The Importance of Proper Troubleshooting

Many years ago I was not a geeky ITD GA who went around trying to fix technology problems here at GSLIS…  I was simply a geeky High School student who loved to play with computers.  I remember begging my mom and dad to get us a new family computer.  The new Powermac G4 towers were so cool!  They had room for an Iomega Zip drive and two bays for CD/DVD devices!  Not to mention the fact that it would be about 3 generations newer than our old 68030 Mac that was currently slowly chugging away for us.

So, realizing that I probably wouldn’t shut up until they got something and realizing that our old computer wasn’t cutting it any more my parents ordered a new G4 tower.  It was so shiny!  I immediately tore into it and started setting everything up.  But a week later… it stopped working.  The little disk-with-question-mark icon would just sit and flash at me.  So I started troubleshooting.

I was able to start the computer up off of the CD-Rom, so I knew that the computer itself worked.  I tried resetting the PRAM and any other key combination that might start the computer in a different matter.  Finally, I opened up the computer and started it up, looking at the hard disk itself.  The disk seemed to be dead.  At least it wasn’t spinning!  So I pulled the hard disk out of the computer, examined it (there really wasn’t much to see, but I was 16 and exploring) and then plugged it back in.  This time I plugged in a different power cord.  It worked!

Well, I had just done my first troubleshooting project.  It turns out that the particular power cord the hard disk had been hooked up to had been bad somehow!  So we went back to using our computer.  For about a week… it was broken again.  Again I went through my troubleshooting ideas.  I started it up off of removable media.  I tried plugging different power cords into the hard drive.  It must be a dead hard drive!  Finally, we took the computer to our authorized Apple repair center and asked them to replace our hard drive.  A long weekend and $80 later, the computer shop could find nothing wrong with our hard drive.  (It cost money because the warranty only covers problems they can find.)

Now I was really ticked off.  Yes, our computer was working again, but why couldn’t the computer shop find anything wrong with it?!  For the next couple of months there were no problems with the computer.  And then…  That dang questioning disk was back!  Now I had an idea.  Let’s try hooking the hard disk up to the same cable as the DVD-ROM drive.  Bingo, we have success.  After several months of no hard disk issues, I had finally found my troubleshooting solution.  The port where my hard drive would normally be hooked up must be bad.  We could keep running the hard disk on the same port as the DVD-ROM, but that could slow down the system a little bit.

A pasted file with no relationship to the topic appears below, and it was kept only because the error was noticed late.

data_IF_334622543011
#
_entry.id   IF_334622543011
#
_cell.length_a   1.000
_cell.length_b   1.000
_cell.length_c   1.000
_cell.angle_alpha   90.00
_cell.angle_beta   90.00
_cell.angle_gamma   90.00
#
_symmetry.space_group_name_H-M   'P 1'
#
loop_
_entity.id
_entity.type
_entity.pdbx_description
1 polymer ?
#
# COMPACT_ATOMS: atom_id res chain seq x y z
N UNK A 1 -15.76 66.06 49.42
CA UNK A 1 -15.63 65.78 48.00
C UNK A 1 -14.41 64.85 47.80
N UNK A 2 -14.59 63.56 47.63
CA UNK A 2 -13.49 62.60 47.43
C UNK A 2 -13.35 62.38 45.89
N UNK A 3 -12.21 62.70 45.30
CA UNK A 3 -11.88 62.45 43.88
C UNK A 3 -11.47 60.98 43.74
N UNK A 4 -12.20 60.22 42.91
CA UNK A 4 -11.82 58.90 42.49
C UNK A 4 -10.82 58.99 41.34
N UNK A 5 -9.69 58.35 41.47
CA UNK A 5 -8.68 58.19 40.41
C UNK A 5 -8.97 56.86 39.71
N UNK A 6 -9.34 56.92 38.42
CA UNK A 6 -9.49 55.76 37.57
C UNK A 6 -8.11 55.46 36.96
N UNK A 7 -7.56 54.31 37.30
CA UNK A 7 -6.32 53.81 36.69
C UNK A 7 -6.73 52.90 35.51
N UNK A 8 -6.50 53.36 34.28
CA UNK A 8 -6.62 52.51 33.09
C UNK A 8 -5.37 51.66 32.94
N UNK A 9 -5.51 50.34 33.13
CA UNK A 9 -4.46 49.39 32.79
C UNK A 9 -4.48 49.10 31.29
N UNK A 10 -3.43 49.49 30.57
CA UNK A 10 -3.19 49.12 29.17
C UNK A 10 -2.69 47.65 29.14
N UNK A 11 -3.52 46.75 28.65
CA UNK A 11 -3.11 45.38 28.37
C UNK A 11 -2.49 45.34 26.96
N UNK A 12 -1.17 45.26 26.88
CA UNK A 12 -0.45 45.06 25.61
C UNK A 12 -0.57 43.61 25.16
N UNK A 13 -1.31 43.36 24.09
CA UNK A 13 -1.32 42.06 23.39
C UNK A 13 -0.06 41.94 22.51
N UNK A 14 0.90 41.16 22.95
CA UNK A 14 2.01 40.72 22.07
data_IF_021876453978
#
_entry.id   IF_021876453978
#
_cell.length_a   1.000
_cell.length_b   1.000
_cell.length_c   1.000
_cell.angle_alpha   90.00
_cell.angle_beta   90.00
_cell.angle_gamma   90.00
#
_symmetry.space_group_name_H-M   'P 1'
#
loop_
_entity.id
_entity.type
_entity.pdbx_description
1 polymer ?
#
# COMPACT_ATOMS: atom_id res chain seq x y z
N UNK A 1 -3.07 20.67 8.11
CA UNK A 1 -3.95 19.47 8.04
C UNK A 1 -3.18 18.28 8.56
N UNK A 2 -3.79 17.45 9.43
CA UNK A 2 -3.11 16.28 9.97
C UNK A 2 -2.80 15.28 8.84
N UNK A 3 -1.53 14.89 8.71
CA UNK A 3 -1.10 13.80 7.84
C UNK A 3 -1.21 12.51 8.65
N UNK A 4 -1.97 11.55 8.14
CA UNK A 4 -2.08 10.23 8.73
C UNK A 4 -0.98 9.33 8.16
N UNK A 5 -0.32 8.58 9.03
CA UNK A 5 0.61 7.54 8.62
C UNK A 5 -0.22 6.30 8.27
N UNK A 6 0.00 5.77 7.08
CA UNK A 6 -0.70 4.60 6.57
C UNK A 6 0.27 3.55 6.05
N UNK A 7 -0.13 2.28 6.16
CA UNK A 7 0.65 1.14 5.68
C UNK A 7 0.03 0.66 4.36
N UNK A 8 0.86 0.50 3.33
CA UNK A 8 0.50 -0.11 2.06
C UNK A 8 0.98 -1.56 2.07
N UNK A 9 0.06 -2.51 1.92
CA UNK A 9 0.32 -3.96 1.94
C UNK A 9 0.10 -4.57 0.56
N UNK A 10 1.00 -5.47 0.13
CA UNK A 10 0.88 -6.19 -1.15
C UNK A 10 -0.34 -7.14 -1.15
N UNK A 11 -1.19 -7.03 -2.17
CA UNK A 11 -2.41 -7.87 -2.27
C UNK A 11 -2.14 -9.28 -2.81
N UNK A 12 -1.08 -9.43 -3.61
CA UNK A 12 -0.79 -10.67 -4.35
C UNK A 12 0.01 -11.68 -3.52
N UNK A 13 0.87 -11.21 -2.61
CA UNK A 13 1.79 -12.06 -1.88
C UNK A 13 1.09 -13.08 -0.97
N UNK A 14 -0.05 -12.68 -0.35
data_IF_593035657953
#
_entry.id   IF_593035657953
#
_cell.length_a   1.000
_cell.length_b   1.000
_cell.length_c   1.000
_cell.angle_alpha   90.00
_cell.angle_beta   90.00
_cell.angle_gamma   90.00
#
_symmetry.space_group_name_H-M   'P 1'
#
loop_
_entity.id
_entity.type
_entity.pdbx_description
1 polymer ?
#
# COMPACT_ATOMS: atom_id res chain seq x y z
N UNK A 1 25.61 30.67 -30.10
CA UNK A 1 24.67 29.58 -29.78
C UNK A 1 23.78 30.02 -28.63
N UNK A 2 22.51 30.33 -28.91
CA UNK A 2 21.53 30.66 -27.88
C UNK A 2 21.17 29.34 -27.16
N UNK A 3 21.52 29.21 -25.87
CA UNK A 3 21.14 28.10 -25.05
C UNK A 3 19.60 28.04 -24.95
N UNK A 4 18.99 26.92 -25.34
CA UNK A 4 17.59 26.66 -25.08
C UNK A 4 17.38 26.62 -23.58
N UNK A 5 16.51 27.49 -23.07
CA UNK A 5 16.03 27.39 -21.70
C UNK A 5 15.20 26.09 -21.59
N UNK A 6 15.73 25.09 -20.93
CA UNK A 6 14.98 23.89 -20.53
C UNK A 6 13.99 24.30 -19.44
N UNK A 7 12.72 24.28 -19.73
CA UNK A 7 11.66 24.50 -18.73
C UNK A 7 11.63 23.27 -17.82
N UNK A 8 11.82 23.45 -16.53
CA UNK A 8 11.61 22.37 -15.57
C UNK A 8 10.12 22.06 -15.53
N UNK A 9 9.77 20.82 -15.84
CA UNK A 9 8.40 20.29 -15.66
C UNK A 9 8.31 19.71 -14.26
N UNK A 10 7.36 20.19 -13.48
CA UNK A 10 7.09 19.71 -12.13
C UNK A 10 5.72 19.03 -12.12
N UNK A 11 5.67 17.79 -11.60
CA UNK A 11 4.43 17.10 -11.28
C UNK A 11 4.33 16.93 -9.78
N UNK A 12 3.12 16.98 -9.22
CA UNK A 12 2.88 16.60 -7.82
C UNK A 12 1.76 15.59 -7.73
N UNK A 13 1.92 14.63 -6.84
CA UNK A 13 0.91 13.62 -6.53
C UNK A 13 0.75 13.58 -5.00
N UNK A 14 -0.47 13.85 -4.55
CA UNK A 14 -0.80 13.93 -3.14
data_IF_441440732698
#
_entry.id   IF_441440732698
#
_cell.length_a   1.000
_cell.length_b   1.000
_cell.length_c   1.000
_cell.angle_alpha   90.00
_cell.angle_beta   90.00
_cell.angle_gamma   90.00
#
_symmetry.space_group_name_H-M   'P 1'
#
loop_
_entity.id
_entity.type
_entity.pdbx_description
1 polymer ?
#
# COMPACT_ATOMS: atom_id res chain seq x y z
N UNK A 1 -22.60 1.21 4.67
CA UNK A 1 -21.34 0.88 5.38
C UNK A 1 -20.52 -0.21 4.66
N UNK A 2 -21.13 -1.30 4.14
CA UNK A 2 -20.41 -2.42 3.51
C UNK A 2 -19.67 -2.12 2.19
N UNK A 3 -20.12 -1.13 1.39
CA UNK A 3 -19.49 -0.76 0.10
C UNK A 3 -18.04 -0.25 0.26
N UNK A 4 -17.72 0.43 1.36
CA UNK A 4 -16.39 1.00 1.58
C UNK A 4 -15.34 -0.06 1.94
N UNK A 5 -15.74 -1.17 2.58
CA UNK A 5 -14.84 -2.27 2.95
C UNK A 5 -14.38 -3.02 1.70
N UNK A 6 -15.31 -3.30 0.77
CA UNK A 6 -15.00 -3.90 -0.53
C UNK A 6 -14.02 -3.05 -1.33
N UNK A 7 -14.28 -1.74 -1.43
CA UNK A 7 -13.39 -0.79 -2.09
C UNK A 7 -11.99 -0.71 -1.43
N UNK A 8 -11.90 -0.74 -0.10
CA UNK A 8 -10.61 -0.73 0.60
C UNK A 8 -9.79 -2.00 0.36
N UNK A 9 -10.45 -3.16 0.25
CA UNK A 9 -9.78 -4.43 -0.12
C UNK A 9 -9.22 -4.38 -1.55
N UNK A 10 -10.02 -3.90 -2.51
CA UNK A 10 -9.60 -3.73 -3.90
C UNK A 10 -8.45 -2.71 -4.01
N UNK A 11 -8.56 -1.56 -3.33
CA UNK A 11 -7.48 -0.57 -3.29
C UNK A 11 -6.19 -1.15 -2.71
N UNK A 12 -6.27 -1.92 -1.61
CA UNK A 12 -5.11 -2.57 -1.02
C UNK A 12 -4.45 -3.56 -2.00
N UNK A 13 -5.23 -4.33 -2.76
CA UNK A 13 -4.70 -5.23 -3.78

The solution I came up with was to order a new IDE controller card to install in the computer.  Once it arrived via UPS (I got to sign for it!) I eagerly snapped it into place and then tried plugging my hard drive into one of the two IDE ports it provided.  Wait… what the heck… why isn’t this working?  I tried unplugging the cable from the motherboard port that ran up to my DVD-ROM drive and plugging it into the IDE controller card.  Hmmm… that works.  I tried (for the first time) plugging my DVD-ROM drive cable into the “bad” port.  There were no problems with the computer.

Have you guessed what had happened?  It turns out there was nothing wrong with the hard drive at all.  There was also never anything wrong with the port that I was connecting the hard drive to.  The problem was the cable that connected them together!  I had grabbed that same cable out of the cabinet when I got my new controller card and was trying to connect the hard drive to the controller card with a bad cable.  When the computer shop people tested my hard drive, they hooked it up to a different device that said the drive was good.  When they tested the motherboard, they plugged in a different cable that showed there was nothing wrong.  When I did my own troubleshooting, all of my models had left the cable out of the equation.

After running to radio shack and buying a new cable, I was in business.  The computer ran like a champ and never had port issues again.  And I had learned a valuable lesson that day:  Don’t forget to check the little things when you are troubleshooting, because it might be that a big problem has nothing to do with the big devices.

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